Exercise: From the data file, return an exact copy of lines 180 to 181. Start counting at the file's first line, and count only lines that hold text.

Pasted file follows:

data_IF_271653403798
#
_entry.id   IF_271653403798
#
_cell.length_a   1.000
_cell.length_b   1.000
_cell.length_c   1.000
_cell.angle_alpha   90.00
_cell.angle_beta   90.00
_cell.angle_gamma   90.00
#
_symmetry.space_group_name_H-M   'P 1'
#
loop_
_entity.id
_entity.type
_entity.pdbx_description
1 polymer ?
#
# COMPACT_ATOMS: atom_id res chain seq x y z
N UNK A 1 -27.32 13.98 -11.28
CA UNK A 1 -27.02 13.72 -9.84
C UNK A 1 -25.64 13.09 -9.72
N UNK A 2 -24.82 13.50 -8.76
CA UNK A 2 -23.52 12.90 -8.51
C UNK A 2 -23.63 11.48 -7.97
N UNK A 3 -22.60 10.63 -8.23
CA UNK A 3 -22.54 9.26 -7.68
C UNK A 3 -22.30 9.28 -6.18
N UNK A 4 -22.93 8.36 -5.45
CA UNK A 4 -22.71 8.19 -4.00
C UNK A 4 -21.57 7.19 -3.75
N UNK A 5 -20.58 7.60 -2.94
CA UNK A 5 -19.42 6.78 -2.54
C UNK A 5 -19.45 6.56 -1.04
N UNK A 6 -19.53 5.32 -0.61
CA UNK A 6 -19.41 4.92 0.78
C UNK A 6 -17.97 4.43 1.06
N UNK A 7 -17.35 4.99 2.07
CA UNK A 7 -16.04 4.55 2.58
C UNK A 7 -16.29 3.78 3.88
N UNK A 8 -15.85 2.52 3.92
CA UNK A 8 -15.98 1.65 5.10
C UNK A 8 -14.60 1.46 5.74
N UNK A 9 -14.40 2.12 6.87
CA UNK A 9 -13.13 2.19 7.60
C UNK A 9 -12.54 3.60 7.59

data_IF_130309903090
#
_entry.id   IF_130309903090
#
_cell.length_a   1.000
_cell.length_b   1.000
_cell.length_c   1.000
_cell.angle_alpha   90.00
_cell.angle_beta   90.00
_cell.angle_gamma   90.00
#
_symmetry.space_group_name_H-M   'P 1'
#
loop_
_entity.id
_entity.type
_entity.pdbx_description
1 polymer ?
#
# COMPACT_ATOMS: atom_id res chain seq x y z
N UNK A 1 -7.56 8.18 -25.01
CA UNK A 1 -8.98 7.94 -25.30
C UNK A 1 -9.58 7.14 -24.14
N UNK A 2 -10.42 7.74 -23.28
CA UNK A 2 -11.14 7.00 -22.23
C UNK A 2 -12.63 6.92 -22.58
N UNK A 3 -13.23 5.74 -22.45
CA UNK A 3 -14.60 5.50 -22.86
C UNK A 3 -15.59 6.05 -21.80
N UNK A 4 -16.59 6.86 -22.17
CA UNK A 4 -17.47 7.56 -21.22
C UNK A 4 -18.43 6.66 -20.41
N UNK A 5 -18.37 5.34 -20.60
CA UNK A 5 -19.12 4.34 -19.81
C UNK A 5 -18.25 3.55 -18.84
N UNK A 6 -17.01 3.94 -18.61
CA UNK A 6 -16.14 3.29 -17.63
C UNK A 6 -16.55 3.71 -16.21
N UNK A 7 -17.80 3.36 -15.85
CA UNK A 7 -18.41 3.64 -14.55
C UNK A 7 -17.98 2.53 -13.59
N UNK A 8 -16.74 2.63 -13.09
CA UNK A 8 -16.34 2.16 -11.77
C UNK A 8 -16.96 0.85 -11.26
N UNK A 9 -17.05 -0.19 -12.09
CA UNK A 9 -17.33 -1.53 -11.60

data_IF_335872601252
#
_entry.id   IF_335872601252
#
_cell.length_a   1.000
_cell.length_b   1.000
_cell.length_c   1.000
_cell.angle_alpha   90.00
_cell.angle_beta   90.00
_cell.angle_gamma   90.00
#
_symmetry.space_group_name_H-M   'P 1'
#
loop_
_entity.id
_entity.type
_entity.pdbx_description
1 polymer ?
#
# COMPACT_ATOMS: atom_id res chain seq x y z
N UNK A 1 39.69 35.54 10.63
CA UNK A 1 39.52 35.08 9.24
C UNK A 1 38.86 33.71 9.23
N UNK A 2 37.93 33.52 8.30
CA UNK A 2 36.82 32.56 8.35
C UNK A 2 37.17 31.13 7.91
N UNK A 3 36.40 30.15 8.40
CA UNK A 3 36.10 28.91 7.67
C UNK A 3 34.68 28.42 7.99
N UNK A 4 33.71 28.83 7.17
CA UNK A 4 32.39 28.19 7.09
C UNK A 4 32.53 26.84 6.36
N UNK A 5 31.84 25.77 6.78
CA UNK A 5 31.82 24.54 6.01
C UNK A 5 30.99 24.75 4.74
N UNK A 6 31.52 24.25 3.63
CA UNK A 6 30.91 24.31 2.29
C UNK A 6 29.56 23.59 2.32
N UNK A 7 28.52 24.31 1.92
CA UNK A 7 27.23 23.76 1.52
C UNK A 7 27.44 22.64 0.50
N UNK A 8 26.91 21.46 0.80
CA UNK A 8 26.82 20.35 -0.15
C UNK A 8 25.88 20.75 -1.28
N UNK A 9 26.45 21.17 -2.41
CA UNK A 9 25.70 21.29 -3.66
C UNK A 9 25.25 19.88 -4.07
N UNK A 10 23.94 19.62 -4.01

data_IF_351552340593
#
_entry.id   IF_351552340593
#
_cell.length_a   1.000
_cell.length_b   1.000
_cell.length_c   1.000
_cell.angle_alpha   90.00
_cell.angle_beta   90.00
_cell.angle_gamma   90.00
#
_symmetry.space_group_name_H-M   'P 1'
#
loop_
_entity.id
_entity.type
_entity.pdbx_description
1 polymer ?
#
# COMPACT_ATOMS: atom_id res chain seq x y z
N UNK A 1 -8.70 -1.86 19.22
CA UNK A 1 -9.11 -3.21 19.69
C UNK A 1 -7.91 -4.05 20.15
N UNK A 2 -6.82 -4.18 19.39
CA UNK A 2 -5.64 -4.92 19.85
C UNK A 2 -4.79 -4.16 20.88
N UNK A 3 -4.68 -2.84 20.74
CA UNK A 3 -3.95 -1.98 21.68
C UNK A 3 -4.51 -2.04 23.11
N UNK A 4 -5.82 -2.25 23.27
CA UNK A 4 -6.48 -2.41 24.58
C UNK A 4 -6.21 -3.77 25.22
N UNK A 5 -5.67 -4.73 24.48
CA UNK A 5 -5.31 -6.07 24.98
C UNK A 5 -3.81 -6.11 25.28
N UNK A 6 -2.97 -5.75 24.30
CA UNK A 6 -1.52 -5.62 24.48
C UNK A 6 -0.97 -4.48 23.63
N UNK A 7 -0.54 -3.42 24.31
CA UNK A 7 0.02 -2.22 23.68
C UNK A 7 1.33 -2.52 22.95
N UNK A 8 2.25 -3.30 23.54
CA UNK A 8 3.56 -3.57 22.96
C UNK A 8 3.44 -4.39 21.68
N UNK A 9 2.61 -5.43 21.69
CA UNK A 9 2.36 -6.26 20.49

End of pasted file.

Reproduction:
N UNK A 7 -0.54 -3.42 24.31
CA UNK A 7 0.02 -2.22 23.68